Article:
Take a Stand Against Sitting

Prof making hand motions

Friends, let me introduce you to Dr. Tarry Ahuja, the accidental star of my Health Promotional campaign “Take a Stand Against Sitting”. Dr. Ahuja is the instructor Health Psychology 2301, a course I’m taking at Carleton University.

By “accidental” I mean I asked if he’d mind if I used a few screenshots of him in my class assignment and he graciously agreed. I didn’t originally intend to turn those screenshots into a 2 minute-long video; I also didn’t intend to get so drawn into the assignment, the creation an ad campaign to promote a positive health behaviour.

“It shouldn’t take you more than an hour,” Dr. Ahuja said about the assignment, “I don’t want you to go nuts. And this happens every term. People go crazy.”

It took me more than an hour. I went a little crazy.

My chosen topic? The health hazards of sitting and what we can do about it.

Long story short: I read study after study about the impact of sitting for long periods of time and what I’ve learned scares me. It scares me so much that I can no longer take it, um, sitting down

Here’s a few fun facts:

1) sitting is associated with the major chronic diseases of our time: diabetes, heart disease and  cancer, not to mention osteoporosis, chronic lower back pain, circulatory problems in the legs, muscle degeneration…. need I go on?

2) regular exercise is not an antidote to sitting. Even people who exercise regularly are susceptible to these issues. One hour of moderate or even vigorous exercise is not going to reverse the effects of 23 hours of being sedentary.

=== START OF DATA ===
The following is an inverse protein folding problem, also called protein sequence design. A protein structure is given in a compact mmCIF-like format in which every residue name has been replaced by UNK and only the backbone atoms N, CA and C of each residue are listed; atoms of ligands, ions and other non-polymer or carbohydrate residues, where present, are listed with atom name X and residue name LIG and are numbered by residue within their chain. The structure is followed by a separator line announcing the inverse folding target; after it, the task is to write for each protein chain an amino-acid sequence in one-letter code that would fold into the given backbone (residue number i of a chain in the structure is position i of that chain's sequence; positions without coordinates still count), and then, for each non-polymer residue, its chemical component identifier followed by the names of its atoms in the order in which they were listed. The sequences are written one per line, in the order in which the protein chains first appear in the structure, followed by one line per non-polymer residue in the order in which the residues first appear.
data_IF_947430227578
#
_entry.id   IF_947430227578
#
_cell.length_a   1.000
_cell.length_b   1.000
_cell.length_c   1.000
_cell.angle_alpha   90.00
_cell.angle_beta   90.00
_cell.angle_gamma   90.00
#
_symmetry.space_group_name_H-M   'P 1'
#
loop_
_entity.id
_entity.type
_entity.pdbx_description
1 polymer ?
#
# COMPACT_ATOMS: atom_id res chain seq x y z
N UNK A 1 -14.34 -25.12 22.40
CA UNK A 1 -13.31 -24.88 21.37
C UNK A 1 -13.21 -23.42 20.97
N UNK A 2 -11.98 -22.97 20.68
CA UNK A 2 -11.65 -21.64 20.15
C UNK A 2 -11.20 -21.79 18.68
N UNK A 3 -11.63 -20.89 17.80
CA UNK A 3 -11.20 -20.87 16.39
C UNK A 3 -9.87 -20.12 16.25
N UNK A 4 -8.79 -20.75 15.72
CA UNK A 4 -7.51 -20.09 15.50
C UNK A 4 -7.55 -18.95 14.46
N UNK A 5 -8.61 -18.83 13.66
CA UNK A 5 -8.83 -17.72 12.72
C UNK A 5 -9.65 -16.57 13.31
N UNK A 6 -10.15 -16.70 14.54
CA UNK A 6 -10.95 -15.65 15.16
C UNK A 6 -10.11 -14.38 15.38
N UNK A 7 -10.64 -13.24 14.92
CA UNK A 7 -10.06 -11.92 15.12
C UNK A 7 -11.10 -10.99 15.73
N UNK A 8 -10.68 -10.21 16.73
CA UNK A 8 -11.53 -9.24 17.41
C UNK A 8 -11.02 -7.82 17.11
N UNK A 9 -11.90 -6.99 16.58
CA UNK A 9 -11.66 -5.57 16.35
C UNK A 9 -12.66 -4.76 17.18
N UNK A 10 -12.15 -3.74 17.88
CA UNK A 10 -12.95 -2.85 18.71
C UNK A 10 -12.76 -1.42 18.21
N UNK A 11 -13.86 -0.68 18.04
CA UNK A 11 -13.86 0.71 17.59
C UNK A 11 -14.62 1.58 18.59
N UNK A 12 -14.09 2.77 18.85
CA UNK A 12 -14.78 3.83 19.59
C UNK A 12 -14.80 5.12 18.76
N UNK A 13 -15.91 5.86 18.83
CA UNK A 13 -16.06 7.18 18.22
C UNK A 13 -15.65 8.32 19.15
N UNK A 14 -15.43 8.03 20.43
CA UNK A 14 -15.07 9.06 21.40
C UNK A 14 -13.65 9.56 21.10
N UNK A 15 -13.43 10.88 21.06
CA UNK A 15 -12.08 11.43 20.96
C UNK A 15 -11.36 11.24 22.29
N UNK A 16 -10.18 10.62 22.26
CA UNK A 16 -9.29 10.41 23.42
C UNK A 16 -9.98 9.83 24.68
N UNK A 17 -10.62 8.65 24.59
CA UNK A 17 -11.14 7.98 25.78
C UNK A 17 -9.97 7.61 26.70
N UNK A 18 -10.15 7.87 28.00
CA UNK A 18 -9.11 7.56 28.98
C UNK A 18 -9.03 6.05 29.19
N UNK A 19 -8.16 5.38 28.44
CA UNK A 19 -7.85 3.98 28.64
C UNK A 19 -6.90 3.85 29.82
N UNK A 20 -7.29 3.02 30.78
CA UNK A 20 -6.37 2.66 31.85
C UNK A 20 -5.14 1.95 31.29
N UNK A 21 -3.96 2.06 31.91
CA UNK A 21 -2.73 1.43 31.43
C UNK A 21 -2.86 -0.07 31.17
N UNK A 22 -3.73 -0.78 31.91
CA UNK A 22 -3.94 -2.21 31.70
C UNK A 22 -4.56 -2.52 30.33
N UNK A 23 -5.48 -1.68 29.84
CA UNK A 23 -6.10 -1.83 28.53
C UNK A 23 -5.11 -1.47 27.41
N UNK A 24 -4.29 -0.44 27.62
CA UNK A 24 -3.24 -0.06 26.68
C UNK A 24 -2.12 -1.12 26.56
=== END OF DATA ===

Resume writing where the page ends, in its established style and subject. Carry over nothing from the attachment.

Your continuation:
3) some experts are recommending guidelines to limit sitting time.

We weren’t meant to sit. We were meant to move. Every aspect of our health depends on it from energy management to heart health to immunity to mood.

It takes less than an hour for our metabolisms to slow, meaning blood is moving more sluggishly. Our idling muscles become less responsive to insulin and, as a result, the pancreas starts pumping out more. Our blood lipid levels go up. Our ability to burn fat decreases and our tendency to store fat rises. And with all of that that, we set ourselves up for chronic disease.

Not only can sitting be deadly in the long run, it can make day-to-day life painful and impede our mobility. Muscles that aren’t moving get tight, weak and stiff. Our spines get become less supple. Our posture suffers from top to bottom. Abdominal muscles and hip flexors. Buttocks and hips. Hamstrings and quads. They all suffer. Voila, lower back pain. The same applies to the muscles in our shoulders upper back, chest and neck. Got a head ache? Tight shoulders? A crick in the neck?

Maybe that urge to fidget is a sign that we ought to listen to more carefully.

But it is hard to listen carefully or focus when you are sedentary. Sitting too long can leave you feeling foggy and lethargic – not ideal for listening to a lecture or studying or poring over a textbook.

The good news? It only takes a few minutes to interrupt the sedentary pattern. Literally 1-3 minutes according to a researcher at U of T. A short walk. A few stretches. Any movement at all that gets the blood moving and wakes up the muscles. There are plenty of great suggestions online like this Washington Post article or this one on “micro-breaking

So be kind to your body and your brain. Don’t calcify in your chair. Set a timer to remind yourself to get up every half hour and get moving. You’ll be glad you did.

Take a Stand Against Sitting:

 

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